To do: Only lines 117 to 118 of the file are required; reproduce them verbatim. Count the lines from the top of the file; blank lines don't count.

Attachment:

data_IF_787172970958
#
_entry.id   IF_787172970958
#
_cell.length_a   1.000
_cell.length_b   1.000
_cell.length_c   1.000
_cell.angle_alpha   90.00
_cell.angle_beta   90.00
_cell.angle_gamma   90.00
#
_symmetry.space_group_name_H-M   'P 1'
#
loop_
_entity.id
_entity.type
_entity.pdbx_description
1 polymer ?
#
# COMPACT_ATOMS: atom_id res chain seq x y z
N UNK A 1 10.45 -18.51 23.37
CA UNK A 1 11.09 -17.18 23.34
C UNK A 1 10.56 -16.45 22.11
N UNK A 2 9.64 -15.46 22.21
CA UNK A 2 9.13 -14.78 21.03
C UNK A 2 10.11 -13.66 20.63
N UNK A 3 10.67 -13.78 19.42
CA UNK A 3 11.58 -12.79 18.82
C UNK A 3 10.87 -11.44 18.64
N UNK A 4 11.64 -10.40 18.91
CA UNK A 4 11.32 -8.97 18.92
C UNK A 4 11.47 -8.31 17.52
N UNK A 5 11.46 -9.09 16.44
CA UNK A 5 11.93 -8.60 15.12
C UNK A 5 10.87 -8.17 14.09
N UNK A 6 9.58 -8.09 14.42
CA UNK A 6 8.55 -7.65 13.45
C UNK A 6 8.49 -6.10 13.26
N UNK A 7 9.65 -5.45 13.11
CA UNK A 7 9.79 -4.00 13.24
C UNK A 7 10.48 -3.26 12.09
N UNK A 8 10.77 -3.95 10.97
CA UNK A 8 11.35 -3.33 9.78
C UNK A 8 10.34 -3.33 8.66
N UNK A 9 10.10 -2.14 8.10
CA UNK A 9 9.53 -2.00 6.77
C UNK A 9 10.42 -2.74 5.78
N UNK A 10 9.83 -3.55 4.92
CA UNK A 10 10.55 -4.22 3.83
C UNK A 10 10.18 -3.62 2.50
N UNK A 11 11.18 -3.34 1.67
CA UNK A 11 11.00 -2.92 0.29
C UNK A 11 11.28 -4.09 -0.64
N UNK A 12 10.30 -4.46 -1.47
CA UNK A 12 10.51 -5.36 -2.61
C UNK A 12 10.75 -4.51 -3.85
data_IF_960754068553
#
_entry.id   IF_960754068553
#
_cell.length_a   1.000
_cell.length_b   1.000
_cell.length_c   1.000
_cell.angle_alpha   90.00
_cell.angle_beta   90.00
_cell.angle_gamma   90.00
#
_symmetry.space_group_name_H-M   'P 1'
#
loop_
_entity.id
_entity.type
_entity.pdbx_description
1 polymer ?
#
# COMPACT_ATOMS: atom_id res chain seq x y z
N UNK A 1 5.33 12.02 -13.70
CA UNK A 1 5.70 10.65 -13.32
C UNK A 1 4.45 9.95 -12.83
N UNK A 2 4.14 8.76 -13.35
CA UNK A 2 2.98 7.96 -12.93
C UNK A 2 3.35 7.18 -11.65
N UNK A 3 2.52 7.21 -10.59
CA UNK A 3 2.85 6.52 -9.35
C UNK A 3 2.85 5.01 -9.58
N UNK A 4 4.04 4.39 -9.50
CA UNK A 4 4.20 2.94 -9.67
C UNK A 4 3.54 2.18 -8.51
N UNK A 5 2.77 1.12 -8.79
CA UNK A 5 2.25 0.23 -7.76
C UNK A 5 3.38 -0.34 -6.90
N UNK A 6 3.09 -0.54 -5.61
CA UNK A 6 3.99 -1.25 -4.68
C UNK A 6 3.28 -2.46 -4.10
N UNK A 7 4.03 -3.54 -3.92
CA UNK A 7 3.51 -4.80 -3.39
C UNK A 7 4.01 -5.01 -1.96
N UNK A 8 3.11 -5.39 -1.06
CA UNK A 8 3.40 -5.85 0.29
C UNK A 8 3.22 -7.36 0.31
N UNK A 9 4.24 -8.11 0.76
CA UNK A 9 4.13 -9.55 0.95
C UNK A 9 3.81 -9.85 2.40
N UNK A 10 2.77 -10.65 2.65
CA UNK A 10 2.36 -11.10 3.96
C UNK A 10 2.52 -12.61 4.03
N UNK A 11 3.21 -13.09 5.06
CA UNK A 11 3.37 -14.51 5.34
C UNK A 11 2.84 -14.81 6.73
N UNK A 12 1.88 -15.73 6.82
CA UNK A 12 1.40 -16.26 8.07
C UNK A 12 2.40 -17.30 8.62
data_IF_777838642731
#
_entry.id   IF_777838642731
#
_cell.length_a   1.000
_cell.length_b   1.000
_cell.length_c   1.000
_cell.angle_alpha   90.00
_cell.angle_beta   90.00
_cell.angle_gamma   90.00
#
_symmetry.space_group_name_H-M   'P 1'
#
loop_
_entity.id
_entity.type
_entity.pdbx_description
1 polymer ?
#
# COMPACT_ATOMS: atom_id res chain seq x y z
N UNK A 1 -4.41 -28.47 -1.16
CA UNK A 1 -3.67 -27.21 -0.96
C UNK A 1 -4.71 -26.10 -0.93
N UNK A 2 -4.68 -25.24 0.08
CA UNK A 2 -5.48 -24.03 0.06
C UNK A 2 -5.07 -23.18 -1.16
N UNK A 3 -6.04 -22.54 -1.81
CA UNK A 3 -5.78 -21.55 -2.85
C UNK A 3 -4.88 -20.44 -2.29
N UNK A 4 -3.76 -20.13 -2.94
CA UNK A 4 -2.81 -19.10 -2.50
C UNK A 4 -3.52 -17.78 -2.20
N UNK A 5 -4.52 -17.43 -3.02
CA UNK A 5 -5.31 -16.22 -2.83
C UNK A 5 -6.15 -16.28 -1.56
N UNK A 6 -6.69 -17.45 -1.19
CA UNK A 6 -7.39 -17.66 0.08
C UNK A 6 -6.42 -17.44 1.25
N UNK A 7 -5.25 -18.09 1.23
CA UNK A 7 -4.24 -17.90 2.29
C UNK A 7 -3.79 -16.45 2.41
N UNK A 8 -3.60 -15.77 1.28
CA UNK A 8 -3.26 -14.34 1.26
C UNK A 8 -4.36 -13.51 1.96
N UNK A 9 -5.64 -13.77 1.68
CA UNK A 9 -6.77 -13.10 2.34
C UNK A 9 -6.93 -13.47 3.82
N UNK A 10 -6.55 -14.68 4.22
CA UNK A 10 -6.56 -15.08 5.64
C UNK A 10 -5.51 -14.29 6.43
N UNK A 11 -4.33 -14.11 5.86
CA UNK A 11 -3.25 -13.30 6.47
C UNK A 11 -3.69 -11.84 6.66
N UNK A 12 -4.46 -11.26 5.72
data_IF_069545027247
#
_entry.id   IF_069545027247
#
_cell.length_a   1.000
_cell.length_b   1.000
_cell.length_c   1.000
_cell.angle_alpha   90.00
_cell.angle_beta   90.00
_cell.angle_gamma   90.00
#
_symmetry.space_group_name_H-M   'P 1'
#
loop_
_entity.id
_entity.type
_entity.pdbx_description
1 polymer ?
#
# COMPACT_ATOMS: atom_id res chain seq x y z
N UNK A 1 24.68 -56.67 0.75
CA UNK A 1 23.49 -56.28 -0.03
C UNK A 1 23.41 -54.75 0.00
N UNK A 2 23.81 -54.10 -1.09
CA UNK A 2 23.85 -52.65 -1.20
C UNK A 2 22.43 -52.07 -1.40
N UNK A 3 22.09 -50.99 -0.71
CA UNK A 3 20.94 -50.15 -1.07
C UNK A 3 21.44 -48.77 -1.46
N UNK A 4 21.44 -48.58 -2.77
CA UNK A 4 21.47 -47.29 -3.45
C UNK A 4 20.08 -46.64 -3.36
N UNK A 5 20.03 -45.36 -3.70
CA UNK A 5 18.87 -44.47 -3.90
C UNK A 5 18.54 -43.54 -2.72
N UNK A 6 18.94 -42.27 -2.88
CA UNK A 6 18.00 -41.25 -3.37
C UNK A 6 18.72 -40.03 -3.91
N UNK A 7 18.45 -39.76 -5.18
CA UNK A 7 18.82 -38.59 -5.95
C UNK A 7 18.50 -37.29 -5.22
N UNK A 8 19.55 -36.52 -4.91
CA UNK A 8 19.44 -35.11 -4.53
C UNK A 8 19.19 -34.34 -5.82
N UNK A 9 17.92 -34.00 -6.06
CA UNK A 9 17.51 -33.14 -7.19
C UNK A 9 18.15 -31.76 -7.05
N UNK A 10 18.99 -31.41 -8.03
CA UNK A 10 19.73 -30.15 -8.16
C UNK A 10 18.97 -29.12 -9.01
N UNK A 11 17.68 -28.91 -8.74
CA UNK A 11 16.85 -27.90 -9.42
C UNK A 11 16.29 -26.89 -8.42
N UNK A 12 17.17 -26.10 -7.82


_cell.length_a   1.000
_cell.length_b   1.000